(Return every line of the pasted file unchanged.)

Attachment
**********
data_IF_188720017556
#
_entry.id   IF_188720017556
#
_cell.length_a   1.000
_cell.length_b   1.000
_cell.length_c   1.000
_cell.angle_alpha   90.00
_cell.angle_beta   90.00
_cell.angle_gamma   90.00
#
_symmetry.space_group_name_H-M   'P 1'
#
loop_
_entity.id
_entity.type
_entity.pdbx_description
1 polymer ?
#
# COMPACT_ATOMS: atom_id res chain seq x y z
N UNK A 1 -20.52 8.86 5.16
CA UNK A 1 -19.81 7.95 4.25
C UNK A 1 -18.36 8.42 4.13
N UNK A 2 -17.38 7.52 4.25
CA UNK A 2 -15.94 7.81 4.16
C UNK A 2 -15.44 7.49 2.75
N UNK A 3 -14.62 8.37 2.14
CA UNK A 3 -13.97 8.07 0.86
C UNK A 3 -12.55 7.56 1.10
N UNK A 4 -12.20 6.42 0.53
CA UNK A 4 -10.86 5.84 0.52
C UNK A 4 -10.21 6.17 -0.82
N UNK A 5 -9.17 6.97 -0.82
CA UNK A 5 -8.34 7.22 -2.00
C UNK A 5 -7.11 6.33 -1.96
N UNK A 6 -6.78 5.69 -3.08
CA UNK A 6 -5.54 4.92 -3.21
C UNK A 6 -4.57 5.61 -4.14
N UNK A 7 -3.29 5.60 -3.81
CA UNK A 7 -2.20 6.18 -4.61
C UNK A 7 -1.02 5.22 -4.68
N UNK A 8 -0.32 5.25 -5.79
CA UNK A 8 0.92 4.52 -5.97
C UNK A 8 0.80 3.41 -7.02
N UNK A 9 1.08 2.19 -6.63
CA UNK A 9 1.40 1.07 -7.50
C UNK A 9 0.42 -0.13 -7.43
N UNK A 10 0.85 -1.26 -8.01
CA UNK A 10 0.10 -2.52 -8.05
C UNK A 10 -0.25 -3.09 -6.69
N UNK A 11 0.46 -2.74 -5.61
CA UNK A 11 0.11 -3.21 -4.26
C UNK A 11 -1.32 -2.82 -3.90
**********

data_IF_188720017556
#
_entry.id   IF_188720017556
#
_cell.length_a   1.000
_cell.length_b   1.000
_cell.length_c   1.000
_cell.angle_alpha   90.00
_cell.angle_beta   90.00
_cell.angle_gamma   90.00
#
_symmetry.space_group_name_H-M   'P 1'
#
loop_
_entity.id
_entity.type
_entity.pdbx_description
1 polymer ?
#
# COMPACT_ATOMS: atom_id res chain seq x y z
N UNK A 1 -20.52 8.86 5.16
CA UNK A 1 -19.81 7.95 4.25
C UNK A 1 -18.36 8.42 4.13
N UNK A 2 -17.38 7.52 4.25
CA UNK A 2 -15.94 7.81 4.16
C UNK A 2 -15.44 7.49 2.75
N UNK A 3 -14.62 8.37 2.14
CA UNK A 3 -13.97 8.07 0.86
C UNK A 3 -12.55 7.56 1.10
N UNK A 4 -12.20 6.42 0.53
CA UNK A 4 -10.86 5.84 0.52
C UNK A 4 -10.21 6.17 -0.82
N UNK A 5 -9.17 6.97 -0.82
CA UNK A 5 -8.34 7.22 -2.00
C UNK A 5 -7.11 6.33 -1.96
N UNK A 6 -6.78 5.69 -3.08
CA UNK A 6 -5.54 4.92 -3.21
C UNK A 6 -4.57 5.61 -4.14
N UNK A 7 -3.29 5.60 -3.81
CA UNK A 7 -2.20 6.18 -4.61
C UNK A 7 -1.02 5.22 -4.68
N UNK A 8 -0.32 5.25 -5.79
CA UNK A 8 0.92 4.52 -5.97
C UNK A 8 0.80 3.41 -7.02
N UNK A 9 1.08 2.19 -6.63
CA UNK A 9 1.40 1.07 -7.50
C UNK A 9 0.42 -0.13 -7.43
N UNK A 10 0.85 -1.26 -8.01
CA UNK A 10 0.10 -2.52 -8.05
C UNK A 10 -0.25 -3.09 -6.69
N UNK A 11 0.46 -2.74 -5.61
CA UNK A 11 0.11 -3.21 -4.26
C UNK A 11 -1.32 -2.82 -3.90